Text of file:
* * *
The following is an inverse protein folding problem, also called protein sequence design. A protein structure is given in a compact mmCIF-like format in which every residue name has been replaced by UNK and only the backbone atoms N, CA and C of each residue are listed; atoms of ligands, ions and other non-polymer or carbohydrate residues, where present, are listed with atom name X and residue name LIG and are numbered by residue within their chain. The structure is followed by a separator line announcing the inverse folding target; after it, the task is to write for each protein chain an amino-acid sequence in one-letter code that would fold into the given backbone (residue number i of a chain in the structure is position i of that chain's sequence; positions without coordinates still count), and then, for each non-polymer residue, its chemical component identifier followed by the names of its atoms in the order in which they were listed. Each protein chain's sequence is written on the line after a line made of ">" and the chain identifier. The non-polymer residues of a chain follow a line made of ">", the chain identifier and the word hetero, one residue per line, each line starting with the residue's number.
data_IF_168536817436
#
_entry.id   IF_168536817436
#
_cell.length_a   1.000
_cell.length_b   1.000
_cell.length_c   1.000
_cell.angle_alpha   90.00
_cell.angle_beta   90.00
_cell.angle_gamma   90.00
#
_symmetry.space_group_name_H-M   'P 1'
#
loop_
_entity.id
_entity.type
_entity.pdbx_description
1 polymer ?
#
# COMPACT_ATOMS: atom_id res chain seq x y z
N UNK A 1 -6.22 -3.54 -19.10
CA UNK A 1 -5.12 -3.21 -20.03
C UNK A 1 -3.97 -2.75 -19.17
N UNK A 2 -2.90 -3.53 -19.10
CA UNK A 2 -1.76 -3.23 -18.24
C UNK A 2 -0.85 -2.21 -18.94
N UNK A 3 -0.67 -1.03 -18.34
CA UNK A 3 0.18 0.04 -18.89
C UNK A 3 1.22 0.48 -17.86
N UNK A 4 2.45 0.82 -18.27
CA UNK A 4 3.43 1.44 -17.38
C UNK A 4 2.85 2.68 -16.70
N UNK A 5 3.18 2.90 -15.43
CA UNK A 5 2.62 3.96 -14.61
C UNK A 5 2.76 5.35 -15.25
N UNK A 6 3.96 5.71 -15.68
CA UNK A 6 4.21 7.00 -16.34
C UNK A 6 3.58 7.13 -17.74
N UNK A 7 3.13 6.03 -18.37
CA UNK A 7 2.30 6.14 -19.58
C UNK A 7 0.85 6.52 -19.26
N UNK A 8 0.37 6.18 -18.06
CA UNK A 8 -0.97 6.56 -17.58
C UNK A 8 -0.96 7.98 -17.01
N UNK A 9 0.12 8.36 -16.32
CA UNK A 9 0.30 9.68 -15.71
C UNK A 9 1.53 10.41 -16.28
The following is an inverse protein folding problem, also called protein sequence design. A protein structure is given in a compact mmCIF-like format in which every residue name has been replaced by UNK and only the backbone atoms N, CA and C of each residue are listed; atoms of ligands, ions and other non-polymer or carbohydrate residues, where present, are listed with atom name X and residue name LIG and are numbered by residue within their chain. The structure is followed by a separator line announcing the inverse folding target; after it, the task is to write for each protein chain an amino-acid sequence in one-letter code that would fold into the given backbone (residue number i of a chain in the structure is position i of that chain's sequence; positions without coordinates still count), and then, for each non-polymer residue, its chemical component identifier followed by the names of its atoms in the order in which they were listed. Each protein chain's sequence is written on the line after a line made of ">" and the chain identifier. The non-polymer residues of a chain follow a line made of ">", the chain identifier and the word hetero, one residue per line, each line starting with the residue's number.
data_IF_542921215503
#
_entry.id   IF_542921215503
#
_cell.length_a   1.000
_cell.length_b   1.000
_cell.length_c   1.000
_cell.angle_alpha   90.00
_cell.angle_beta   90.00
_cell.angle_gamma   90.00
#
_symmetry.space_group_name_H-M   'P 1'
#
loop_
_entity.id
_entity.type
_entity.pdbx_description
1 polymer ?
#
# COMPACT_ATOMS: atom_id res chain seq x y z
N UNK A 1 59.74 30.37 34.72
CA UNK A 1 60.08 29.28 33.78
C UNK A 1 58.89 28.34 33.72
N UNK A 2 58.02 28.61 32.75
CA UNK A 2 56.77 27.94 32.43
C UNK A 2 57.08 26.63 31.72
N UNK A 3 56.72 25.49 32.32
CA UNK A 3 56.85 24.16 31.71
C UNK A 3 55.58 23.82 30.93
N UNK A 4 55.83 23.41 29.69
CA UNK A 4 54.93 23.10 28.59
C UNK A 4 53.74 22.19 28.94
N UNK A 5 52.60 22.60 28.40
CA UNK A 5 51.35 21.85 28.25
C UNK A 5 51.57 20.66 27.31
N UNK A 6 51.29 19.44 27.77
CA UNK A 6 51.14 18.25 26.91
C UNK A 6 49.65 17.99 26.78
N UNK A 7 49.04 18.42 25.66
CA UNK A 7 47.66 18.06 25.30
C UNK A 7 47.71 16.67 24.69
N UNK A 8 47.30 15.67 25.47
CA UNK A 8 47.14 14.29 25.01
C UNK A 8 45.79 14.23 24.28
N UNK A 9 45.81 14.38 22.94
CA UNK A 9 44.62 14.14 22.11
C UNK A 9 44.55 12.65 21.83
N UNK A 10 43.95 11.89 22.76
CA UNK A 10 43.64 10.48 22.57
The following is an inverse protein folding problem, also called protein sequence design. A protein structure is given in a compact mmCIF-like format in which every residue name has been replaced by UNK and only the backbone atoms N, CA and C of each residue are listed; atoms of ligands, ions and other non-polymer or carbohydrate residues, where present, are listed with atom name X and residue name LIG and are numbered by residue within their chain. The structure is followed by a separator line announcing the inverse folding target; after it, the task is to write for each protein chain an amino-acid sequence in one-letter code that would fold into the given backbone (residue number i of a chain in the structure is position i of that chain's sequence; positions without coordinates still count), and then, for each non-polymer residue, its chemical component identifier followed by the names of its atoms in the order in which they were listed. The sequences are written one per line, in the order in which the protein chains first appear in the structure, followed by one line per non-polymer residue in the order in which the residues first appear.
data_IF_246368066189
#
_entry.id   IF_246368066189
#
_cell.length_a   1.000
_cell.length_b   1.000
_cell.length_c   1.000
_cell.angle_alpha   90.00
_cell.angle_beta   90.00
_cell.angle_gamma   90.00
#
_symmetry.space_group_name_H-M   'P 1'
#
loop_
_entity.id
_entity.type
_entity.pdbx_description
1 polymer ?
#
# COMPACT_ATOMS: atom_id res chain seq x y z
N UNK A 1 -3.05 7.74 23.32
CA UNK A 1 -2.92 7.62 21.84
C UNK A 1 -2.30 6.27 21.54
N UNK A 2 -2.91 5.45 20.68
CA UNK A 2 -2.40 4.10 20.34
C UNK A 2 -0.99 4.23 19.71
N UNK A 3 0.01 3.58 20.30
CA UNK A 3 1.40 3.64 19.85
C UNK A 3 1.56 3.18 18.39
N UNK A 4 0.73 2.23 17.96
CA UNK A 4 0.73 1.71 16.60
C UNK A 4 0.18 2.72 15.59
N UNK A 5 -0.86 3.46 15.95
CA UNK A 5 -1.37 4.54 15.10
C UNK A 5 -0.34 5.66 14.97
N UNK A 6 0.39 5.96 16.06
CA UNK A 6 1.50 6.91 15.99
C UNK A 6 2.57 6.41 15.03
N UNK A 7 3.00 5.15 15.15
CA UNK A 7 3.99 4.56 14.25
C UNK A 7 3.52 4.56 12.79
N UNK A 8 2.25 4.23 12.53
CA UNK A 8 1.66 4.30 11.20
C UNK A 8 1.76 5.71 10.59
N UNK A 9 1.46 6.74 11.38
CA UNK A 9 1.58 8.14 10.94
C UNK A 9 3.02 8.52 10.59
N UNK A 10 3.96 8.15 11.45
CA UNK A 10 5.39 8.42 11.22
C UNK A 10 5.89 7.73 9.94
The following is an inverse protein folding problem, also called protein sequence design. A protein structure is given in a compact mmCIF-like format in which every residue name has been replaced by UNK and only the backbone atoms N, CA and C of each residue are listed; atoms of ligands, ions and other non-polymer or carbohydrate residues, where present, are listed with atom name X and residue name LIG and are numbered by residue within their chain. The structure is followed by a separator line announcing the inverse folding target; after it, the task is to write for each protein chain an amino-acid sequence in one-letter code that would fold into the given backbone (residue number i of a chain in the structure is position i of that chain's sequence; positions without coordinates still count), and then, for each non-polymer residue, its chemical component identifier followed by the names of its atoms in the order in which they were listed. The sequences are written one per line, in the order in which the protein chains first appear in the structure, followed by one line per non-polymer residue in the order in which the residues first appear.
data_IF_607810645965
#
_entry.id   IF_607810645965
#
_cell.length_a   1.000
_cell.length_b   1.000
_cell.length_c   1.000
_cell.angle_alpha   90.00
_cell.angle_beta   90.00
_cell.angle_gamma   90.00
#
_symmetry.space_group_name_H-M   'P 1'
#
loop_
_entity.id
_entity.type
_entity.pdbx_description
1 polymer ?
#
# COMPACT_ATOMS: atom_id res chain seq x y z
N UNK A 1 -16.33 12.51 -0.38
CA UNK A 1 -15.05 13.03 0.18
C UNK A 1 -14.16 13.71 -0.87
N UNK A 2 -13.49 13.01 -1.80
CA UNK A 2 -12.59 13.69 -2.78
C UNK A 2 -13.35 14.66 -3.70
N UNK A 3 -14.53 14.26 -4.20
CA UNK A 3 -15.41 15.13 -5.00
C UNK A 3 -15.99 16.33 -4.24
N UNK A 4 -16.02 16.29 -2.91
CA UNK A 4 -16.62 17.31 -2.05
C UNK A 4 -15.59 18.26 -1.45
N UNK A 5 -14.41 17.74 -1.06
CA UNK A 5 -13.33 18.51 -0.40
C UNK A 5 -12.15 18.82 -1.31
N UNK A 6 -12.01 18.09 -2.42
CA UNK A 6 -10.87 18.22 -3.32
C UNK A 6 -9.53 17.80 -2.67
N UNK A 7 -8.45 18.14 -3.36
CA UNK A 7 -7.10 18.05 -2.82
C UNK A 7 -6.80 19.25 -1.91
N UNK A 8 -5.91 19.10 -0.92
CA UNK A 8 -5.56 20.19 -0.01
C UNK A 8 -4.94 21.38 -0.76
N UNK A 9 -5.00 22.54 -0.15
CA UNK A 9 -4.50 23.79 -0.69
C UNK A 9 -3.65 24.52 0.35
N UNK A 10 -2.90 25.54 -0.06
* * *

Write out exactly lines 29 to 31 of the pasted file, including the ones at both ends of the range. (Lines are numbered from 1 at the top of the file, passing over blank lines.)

CA UNK A 3 0.18 0.04 -18.89
C UNK A 3 1.22 0.48 -17.86
N UNK A 4 2.45 0.82 -18.27